Wednesday, August 25, 2010
Time is tight this week, so I don't have a lot to add to today's Sammy Marshall feature, aside from to point out two things. First, it might be better, when releasing a Western, Cowboy type song, if the label hadn't named the backing group "The Marsh-Mellows", even if it is a nice pun on the lead singer's name. And second, this side, "O, Give Me Back My Cowboy Boots", puts me in the mind of another, completely unrelated Globe Records-distributed track, "I Don't Want a Bracelet or Diamond (I Just Want Elvis Instead)", which can be heard at the end of this post.
Here's the flip, "Dry Up Those Tears":
Tuesday, August 17, 2010
(I also notice, in listening to the above, that Halmark clearly had multi-track tapes of their frequently used backing tracks. There are elements in this rendition that I don't hear in the other songs featuring this track, including the aforementioned "Lay it on the Line", nor in "The Ballad of Johnny Horton".
Bob Storm's flip side owes more than a bit of its melody and setting to "The Birth of the Blues". Perhaps not enough for a lawsuit, but there's certainly a similarity. Please also notice the use of "Mrs." on the label, something that would likely key any serious collector (who wasn't aware of song-poems) into wondering just what was going on with this record - seriously, have you ever seen a legit release with a writer credit containing Mr., Mrs., Ms. or Miss?
Tuesday, August 10, 2010
Here's one which is a favorite of my long-time friend Stu, one which I just obtained my own copy of, this week. It's a Rodd Keith production, although he takes a back seat on the lead vocal, turning that duty over to Suzie Smith, and providing not only the arrangement, but a nice harmony vocal. The record is credited to Suzie and Rodd, and is titled "I'm the Wife".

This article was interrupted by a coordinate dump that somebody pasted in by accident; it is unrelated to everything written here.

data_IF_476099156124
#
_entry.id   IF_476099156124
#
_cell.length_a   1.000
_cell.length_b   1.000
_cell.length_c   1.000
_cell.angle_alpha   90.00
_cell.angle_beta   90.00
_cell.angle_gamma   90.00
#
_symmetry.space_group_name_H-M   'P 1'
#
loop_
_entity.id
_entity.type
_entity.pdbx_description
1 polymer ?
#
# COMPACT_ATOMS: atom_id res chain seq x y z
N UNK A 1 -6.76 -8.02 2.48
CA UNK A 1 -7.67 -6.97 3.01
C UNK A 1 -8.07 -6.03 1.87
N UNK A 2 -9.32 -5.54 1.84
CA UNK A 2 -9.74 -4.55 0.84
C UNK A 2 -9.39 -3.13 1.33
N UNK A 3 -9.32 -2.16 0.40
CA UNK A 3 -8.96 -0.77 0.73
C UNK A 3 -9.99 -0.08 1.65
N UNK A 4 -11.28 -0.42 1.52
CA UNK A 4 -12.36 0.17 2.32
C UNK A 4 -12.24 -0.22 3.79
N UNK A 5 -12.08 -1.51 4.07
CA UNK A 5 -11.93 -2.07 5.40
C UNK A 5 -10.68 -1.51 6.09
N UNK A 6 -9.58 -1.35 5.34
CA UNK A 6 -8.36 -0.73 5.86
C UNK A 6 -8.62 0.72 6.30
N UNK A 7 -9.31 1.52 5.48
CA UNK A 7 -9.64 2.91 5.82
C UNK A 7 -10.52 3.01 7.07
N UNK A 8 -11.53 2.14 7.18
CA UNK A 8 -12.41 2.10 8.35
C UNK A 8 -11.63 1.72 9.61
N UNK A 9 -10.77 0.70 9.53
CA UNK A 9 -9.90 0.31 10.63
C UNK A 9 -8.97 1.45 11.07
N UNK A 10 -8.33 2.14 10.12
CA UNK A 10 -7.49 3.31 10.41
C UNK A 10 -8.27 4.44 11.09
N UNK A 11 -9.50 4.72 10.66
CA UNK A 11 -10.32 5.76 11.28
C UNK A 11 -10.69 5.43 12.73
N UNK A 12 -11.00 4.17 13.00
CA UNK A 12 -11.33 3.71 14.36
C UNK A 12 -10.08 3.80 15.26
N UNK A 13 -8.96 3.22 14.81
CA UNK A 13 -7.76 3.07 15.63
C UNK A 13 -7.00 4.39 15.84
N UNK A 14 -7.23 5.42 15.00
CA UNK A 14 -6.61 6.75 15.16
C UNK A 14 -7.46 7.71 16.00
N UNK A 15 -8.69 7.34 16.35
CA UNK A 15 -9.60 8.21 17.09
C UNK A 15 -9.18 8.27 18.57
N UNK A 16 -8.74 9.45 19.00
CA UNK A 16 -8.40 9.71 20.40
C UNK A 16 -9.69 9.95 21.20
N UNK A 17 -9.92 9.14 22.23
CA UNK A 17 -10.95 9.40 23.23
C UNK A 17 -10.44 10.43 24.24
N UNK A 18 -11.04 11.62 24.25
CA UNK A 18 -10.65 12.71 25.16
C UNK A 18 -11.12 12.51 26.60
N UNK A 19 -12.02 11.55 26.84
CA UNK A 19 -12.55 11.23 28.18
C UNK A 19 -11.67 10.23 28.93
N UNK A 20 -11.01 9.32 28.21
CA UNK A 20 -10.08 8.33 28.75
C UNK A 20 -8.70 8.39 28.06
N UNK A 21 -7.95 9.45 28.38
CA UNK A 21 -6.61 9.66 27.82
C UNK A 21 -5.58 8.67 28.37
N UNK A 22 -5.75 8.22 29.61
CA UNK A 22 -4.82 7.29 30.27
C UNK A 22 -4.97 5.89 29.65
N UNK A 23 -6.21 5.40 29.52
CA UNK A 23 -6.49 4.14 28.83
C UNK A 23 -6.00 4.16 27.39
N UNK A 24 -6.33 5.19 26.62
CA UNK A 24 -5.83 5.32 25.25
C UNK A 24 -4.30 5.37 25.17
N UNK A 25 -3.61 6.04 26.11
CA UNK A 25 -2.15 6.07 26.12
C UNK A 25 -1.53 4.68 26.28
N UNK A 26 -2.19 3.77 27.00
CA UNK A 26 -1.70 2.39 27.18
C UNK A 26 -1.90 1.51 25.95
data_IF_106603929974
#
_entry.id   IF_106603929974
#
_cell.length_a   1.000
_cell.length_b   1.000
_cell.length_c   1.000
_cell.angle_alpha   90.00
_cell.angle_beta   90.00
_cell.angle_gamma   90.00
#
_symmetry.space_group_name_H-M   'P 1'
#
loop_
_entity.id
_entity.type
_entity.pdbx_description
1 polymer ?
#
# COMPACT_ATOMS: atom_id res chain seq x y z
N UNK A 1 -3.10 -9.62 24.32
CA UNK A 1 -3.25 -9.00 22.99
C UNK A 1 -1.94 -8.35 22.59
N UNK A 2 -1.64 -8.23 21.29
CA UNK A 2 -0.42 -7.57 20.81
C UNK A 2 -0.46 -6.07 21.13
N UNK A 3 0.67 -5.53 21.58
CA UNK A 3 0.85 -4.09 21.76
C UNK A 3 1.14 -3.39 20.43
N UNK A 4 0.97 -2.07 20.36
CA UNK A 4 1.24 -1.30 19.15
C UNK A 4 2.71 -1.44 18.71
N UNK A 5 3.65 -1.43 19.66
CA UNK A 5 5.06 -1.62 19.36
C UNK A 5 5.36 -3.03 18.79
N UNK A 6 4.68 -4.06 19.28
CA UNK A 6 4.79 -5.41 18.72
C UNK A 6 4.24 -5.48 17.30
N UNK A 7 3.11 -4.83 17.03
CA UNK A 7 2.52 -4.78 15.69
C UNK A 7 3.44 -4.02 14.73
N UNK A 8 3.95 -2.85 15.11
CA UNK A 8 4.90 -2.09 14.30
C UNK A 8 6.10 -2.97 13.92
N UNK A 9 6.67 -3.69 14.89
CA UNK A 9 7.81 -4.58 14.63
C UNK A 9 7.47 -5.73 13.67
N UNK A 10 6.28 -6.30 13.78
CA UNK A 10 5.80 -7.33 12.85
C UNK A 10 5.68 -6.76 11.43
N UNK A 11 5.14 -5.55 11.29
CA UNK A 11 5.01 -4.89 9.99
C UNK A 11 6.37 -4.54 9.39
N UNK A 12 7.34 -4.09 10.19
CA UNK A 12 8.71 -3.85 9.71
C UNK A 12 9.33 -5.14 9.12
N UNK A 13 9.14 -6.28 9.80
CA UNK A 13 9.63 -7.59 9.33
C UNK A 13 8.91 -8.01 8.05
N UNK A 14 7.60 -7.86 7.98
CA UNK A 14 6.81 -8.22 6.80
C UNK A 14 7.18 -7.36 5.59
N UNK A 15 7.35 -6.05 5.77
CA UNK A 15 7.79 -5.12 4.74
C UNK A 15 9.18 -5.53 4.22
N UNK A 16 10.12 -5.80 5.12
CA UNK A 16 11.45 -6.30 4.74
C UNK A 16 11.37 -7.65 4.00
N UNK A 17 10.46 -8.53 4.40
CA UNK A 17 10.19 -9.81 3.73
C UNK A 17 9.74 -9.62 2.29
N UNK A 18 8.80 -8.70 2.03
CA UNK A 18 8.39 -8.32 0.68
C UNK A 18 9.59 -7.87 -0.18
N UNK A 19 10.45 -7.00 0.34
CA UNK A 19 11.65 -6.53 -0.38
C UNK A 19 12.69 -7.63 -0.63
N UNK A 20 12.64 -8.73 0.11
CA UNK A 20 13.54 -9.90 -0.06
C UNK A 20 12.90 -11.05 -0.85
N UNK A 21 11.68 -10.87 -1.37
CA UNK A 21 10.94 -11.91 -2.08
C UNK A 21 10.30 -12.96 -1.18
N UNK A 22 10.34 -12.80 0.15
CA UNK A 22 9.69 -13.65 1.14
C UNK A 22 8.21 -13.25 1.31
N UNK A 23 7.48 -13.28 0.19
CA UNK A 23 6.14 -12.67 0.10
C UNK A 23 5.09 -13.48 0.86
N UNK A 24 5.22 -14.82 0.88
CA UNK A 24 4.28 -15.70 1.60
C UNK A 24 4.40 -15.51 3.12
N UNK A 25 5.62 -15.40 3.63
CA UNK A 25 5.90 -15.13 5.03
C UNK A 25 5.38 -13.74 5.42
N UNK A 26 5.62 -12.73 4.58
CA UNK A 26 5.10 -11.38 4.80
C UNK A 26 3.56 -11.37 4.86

This is a really nice set of lyrics, and I was a bit surprised to find that they were from the pen of one of the weirder song-poets, Dolly O. Curran, who, along with her Dolly-O label, I've written about before. Paired with an excellent arrangement, the result is a first class record which, with perhaps a little tightening up of some clunky lyrics, and a few other changes, could have been something, or at least maybe in an alternate universe where song-poems competed with the "real labels" for airplay.
Please enjoy this delightfully peppy song about having a cheating spouse:
And speaking of peppy settings going with downcast lyrics, here's a happy sounding country setting about having a son die in a war. I'm certain that no non-English speaker, hearing this record, would be able to guess the subject matter.
Wednesday, August 04, 2010
I've rarely featured one singer or label twice within a month, but when I heard this song for the first time last week, I knew it had to be my next offering, even though the singer - Norm Burns - had been featured just two weeks ago. He is one of my favorite song-poem singers, but in this case - although I do enjoy Norm's early '60's style performance, it's the lyric and arrangement that are the star. Please enjoy "Seaman Blues"!
The flip, "A Moment of Happiness", is about par for the course: